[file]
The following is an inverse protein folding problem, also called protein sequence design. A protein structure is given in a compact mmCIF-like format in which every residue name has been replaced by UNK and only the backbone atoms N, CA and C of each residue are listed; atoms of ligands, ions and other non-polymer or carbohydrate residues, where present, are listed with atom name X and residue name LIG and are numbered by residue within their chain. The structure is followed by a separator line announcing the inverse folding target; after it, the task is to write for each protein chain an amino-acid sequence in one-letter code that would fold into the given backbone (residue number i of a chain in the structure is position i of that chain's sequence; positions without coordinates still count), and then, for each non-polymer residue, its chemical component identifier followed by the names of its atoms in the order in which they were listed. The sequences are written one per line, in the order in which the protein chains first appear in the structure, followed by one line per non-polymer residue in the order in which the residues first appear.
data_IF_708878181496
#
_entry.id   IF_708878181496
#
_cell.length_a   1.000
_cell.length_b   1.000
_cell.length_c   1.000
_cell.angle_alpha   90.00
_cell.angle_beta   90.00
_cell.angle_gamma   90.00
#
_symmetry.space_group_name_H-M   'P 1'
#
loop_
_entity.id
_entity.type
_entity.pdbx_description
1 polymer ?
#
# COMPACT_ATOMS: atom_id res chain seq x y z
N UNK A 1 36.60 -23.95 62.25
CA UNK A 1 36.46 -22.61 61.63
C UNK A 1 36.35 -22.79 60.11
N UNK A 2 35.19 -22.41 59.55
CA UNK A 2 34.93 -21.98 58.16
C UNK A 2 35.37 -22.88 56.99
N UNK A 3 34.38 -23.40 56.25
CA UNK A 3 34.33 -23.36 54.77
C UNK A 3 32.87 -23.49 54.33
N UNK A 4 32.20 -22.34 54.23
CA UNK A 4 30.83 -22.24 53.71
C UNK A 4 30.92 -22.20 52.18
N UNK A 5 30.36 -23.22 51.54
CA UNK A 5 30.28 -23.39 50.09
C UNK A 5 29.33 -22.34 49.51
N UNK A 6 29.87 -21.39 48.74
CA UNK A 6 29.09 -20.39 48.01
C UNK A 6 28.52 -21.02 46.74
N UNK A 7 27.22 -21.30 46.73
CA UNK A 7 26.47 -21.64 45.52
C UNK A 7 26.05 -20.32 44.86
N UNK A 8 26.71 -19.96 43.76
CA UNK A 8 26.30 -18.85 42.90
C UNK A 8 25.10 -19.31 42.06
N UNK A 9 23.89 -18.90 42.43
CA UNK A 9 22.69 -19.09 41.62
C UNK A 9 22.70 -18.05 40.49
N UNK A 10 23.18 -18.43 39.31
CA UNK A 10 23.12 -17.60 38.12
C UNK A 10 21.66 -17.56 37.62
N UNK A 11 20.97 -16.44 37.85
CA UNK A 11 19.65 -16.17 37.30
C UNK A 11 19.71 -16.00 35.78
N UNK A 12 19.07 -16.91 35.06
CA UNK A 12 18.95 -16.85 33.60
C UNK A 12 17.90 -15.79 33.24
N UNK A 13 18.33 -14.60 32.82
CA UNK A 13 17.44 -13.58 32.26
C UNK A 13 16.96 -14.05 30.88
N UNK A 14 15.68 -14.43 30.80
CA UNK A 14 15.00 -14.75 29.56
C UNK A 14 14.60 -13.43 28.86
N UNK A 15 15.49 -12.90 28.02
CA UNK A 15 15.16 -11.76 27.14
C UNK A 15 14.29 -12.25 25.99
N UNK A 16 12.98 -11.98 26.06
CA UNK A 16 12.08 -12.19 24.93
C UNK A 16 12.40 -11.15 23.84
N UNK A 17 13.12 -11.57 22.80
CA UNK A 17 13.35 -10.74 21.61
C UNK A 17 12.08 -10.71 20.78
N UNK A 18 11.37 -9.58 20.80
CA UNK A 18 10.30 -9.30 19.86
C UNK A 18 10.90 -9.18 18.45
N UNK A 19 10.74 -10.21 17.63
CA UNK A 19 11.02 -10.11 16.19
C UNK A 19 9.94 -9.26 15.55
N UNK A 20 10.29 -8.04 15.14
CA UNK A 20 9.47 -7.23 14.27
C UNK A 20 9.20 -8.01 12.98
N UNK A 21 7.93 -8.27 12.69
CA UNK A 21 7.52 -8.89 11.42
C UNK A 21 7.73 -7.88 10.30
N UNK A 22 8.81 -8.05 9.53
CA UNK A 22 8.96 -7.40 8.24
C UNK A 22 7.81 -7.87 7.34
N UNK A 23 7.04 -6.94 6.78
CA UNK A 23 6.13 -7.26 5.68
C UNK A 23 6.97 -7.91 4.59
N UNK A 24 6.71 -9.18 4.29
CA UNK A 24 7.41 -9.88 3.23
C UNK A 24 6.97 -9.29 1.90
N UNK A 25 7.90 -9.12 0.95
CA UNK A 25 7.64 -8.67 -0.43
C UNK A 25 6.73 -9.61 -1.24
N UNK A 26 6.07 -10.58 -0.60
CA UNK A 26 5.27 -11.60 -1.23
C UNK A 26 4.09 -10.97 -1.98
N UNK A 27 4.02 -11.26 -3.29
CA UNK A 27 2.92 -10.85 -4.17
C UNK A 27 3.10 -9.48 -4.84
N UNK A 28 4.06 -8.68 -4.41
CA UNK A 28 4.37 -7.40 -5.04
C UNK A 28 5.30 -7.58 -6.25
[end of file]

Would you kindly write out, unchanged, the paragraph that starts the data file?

The following is an inverse protein folding problem, also called protein sequence design. A protein structure is given in a compact mmCIF-like format in which every residue name has been replaced by UNK and only the backbone atoms N, CA and C of each residue are listed; atoms of ligands, ions and other non-polymer or carbohydrate residues, where present, are listed with atom name X and residue name LIG and are numbered by residue within their chain. The structure is followed by a separator line announcing the inverse folding target; after it, the task is to write for each protein chain an amino-acid sequence in one-letter code that would fold into the given backbone (residue number i of a chain in the structure is position i of that chain's sequence; positions without coordinates still count), and then, for each non-polymer residue, its chemical component identifier followed by the names of its atoms in the order in which they were listed. The sequences are written one per line, in the order in which the protein chains first appear in the structure, followed by one line per non-polymer residue in the order in which the residues first appear.